Black Lives Matter: Where to donate your time, money, and resources to support racial justice

Protests are just the beginning. What's next? Here's a list to help you continue to make a difference

By Ashlie D. Stevens

Food Editor

Published June 9, 2020 5:42PM (EDT)

Black Lives Matter sign is held by a protestor (Bastiaan Slabbers/NurPhoto via Getty Images)
Black Lives Matter sign is held by a protestor (Bastiaan Slabbers/NurPhoto via Getty Images)

As protests surrounding the deaths of George Floyd, Breonna Taylor, Ahmaud Arbery and David McAtee continue across the country, we're seeing visible changes: statues of racists are being taken down (or chucked in rivers), Minneapolis has banned the use of choke holds, New Jersey's attorney general said the state will update its use-of-force guidelines for the first time in two decades, and in Washington, DC, gigantic letters spelling out "Black Lives Matter" has been painted on the promenade leading up to the White House. 

But as Salon's Melanie McFarland identified last week, we're also seeing a rise in "performative allyship." 

"Social media has made it entirely too easy for lazy progressives to feel politically fashionable or better about their position on racial inequality by tossing up a thematically appropriate GIF or TikTok," she wrote. This doesn't further countrywide conversations about race and inequity, nor does it lead to any real progressive movement.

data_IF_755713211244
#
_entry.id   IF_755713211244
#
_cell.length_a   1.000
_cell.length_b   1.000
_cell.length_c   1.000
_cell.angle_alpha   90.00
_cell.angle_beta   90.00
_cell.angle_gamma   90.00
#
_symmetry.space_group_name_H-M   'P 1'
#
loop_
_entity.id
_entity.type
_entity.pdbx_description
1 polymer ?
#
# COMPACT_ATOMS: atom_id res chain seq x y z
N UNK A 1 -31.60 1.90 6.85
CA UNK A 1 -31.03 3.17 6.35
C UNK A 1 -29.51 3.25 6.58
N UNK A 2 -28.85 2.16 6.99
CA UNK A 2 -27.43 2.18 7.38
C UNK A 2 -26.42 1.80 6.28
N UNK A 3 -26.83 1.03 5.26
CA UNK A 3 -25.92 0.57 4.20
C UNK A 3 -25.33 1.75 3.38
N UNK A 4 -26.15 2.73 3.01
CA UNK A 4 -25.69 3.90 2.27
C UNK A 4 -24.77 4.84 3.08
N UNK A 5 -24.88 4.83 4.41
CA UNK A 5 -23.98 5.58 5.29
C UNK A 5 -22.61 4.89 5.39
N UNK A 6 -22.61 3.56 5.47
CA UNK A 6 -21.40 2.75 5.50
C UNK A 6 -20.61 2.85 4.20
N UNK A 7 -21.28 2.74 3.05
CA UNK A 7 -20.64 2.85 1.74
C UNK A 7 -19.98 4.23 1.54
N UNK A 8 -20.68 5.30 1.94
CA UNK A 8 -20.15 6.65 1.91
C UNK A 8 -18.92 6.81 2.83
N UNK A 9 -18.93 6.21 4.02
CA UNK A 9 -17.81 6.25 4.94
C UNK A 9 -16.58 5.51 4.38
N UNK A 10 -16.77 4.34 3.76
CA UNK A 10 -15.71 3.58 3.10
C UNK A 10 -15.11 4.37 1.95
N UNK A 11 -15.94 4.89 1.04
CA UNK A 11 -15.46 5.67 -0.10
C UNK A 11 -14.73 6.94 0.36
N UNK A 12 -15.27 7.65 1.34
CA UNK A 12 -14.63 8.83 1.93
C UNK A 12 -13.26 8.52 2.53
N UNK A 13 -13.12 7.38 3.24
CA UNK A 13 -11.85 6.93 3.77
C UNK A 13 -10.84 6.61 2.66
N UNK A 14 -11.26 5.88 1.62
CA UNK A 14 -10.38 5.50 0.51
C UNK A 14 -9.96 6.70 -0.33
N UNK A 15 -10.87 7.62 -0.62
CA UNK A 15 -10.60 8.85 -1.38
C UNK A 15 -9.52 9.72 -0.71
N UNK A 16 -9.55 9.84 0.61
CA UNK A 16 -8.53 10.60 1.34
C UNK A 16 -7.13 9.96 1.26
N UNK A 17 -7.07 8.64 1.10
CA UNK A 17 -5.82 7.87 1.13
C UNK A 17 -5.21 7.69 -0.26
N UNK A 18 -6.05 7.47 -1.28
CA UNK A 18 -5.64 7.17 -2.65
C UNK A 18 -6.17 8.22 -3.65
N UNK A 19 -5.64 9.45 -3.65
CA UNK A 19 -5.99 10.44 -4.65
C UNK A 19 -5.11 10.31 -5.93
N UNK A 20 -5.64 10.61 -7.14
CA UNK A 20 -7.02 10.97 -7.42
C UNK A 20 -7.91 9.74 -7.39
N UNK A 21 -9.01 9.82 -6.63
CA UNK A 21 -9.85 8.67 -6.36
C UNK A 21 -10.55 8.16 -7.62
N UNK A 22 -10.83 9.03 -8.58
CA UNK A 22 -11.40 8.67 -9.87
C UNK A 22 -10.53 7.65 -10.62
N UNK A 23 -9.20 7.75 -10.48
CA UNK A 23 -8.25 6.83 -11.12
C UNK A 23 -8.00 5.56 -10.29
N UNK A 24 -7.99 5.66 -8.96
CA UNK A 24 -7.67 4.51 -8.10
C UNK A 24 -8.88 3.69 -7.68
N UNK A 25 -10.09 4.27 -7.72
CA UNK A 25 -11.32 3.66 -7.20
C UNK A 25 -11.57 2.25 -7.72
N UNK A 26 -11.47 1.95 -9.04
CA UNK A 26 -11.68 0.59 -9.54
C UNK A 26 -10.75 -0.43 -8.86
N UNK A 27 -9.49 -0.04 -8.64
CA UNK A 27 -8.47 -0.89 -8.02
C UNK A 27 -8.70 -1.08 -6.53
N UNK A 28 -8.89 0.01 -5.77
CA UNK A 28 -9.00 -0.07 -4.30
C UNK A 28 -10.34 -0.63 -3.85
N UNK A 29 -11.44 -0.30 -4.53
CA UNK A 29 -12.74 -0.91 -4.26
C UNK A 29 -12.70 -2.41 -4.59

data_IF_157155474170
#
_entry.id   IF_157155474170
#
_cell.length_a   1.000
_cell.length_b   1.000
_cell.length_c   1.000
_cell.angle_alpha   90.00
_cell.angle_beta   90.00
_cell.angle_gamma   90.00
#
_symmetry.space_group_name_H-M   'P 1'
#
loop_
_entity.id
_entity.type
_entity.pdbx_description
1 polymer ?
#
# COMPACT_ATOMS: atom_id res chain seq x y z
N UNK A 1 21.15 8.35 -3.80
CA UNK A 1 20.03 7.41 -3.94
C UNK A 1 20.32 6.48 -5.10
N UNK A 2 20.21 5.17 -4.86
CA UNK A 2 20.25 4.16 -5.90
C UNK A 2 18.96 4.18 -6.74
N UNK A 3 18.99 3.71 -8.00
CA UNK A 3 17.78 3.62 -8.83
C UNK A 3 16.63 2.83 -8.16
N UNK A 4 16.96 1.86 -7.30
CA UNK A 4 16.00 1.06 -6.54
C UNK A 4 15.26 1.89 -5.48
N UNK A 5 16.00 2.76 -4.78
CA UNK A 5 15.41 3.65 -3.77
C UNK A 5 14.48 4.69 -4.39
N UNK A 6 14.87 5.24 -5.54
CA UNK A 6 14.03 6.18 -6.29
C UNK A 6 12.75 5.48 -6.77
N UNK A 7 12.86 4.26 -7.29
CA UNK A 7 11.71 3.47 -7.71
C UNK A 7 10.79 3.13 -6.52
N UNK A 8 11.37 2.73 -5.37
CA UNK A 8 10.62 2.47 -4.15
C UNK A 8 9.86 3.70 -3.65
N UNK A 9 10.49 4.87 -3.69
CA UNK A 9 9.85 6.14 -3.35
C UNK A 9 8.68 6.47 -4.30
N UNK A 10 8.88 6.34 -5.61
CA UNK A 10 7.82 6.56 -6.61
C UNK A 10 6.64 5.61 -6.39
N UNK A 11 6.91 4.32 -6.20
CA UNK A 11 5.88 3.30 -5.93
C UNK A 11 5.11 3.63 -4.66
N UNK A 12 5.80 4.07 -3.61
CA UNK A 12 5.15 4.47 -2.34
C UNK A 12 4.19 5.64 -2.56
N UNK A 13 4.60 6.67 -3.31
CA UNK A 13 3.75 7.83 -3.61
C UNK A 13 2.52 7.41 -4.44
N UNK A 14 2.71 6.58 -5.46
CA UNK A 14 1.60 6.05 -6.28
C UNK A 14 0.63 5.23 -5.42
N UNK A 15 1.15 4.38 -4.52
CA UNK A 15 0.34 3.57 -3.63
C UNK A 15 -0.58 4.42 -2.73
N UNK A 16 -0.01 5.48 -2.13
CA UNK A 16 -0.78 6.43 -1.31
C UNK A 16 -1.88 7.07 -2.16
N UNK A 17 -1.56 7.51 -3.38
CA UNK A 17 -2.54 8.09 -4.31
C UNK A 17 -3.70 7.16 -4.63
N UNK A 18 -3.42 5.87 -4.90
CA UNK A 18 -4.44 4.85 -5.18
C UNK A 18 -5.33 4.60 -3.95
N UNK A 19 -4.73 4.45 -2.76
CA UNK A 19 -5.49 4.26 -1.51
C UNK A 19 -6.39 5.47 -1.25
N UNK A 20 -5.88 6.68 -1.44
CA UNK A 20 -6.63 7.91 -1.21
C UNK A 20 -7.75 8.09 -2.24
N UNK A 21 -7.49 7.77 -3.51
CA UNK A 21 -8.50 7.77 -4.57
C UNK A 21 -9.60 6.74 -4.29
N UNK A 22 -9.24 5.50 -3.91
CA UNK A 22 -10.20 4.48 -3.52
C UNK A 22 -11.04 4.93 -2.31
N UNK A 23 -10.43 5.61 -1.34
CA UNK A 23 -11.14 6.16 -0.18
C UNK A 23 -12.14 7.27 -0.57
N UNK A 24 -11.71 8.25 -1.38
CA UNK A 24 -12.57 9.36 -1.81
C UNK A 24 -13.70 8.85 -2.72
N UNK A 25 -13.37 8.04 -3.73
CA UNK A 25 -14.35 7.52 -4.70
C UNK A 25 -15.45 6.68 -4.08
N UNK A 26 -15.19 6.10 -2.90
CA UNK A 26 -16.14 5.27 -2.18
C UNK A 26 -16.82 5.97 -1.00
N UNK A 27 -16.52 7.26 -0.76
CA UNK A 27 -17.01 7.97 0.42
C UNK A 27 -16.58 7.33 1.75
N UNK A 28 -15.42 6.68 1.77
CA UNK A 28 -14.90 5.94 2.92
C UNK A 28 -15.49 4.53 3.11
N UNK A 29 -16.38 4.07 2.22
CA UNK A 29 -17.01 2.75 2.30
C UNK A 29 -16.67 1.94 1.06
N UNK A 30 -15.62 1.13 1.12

That said, protesting isn't the only way to lend your voice to these issues. Salon has compiled a list of ways to donate your time, money, and resources to organizations and initiatives to make a positive difference. 

Donate to the Cause

If you have funds to spare, consider donating to organizations that have been doing social justice and equity work for decades — and are either led by or include a leadership team made of Black individuals. These include groups like the National Coalition on Black Civic Participation, The National Association for the Advancement of Colored People, The National Urban League, The National Civil Rights Museum and The Sentencing Project. 

Help Protesters Who Have Been Arrested

According to the Associated Press, more than 10,000 people have been arrested in the recent protests in America, with Los Angeles having more than a quarter of the national arrests, followed by New York, Dallas, and Philadelphia. 

Many of these protesters were taken in for nonviolent offenses, such as arrests for failure to disperse or curfew violations, but community-supported bail funds can help keep them out of jail. There are a number of national databases that are being updated in real time, like this Google doc, where you can donate funds to benefit those in your city or in the cities with the most arrests. 

If you'd like to donate to funds in Minneapolis or Louisville — where Floyd and Taylor were respectively killed — consider the Minnesota Freedom Fund and the Louisville Community Bail Fund. 

Show Your Support for Victims' Families

The families of Breonna Taylor, George Floyd, Ahmaud Arbery and David McAtee have all launched crowdfunding campaigns, the proceeds of which will go to both legal costs and continued living expenses. 

Donate Supplies to Protesters

Check with your city's Black Lives Matter branch or local mutual aid groups to see if they are collecting supplies for protesters and, if so, what they are in need of. Some of the most requested donations nationwide include bottled water, shelf-stable snacks, disposable masks, sunscreen, and first aid kits.